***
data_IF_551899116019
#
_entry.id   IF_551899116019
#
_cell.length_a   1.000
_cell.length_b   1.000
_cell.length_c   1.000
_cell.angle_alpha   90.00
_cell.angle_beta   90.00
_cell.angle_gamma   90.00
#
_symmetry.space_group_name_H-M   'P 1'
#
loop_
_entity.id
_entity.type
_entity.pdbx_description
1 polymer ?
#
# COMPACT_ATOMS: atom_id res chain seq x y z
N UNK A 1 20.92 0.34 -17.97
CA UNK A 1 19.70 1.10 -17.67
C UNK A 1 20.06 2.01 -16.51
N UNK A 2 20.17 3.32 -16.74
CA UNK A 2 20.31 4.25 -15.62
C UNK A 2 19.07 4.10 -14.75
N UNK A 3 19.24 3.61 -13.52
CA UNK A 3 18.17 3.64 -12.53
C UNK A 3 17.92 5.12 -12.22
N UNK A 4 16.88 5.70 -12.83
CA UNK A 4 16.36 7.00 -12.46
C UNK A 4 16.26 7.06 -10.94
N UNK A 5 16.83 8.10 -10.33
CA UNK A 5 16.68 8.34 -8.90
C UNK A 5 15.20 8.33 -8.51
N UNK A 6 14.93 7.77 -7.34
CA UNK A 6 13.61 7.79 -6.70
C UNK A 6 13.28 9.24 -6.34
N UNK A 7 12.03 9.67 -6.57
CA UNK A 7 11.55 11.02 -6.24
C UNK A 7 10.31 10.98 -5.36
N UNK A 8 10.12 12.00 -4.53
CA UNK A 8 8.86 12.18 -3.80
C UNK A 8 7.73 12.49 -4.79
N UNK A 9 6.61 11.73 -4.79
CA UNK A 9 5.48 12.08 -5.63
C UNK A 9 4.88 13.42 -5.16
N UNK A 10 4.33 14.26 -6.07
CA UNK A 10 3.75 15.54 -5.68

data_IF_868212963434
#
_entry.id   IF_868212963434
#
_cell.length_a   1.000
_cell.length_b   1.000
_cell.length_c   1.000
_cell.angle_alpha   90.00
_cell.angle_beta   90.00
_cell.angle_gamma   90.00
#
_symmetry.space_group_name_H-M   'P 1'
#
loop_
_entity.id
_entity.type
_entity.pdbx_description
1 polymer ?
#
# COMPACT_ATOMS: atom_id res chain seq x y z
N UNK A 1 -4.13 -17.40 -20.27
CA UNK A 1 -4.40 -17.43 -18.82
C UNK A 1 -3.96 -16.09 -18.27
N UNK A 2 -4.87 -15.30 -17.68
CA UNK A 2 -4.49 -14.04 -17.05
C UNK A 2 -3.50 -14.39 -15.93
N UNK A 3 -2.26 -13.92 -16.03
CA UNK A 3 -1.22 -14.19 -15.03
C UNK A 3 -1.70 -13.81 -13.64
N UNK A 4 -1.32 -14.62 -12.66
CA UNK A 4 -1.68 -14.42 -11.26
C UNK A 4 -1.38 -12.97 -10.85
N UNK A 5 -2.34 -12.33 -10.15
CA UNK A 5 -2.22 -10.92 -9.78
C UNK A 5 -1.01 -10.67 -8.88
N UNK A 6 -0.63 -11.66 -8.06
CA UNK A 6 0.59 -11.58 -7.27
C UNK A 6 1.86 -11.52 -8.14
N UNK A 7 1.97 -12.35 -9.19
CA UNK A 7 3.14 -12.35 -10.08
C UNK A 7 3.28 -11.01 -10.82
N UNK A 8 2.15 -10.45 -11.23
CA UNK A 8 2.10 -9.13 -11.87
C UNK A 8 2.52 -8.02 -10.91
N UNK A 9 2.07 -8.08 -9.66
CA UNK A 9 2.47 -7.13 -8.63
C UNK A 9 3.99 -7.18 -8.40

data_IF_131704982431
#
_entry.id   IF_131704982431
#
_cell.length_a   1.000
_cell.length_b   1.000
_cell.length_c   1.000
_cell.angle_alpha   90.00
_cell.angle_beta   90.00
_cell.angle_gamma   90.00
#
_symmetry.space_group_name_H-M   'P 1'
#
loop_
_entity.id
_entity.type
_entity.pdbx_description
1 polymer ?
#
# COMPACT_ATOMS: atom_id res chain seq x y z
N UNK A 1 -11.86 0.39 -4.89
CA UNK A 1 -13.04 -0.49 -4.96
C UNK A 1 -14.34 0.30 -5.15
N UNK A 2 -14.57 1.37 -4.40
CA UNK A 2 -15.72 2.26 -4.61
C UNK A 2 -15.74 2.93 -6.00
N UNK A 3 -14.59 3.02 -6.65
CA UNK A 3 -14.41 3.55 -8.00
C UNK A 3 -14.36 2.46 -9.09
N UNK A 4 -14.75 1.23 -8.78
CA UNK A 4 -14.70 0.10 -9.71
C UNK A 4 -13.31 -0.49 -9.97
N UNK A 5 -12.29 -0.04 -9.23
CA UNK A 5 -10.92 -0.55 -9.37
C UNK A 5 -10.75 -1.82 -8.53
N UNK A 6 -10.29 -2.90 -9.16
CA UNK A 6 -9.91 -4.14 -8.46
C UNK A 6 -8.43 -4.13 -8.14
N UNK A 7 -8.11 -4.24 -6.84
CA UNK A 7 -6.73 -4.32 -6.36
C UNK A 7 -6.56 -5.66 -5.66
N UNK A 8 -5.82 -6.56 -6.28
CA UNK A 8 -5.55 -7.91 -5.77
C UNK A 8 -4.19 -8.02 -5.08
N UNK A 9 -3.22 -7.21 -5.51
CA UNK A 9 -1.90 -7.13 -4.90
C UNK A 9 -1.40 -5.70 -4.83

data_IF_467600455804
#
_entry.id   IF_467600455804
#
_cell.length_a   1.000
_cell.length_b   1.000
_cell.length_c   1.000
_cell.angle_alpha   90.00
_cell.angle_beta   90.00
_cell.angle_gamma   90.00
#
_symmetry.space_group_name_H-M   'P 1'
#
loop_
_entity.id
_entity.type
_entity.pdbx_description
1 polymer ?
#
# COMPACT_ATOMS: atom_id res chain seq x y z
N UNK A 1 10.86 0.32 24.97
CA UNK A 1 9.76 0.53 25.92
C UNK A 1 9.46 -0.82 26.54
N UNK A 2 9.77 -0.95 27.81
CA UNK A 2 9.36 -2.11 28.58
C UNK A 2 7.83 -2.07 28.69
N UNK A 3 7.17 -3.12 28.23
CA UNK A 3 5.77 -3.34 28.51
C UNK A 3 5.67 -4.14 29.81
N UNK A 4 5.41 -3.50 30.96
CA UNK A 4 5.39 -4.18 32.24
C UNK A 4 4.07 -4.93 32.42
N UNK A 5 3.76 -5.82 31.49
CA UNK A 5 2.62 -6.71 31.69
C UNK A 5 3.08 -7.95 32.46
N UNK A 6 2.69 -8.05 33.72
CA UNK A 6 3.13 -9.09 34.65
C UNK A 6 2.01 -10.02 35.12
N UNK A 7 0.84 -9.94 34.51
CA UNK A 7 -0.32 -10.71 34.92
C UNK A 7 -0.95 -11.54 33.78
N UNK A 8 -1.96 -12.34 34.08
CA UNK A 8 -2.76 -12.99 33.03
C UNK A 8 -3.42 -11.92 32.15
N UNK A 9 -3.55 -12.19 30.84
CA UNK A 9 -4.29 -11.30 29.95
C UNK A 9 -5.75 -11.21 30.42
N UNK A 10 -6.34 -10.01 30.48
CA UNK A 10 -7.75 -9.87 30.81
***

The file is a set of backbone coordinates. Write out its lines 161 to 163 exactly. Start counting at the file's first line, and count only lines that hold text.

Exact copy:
1 polymer ?
#
# COMPACT_ATOMS: atom_id res chain seq x y z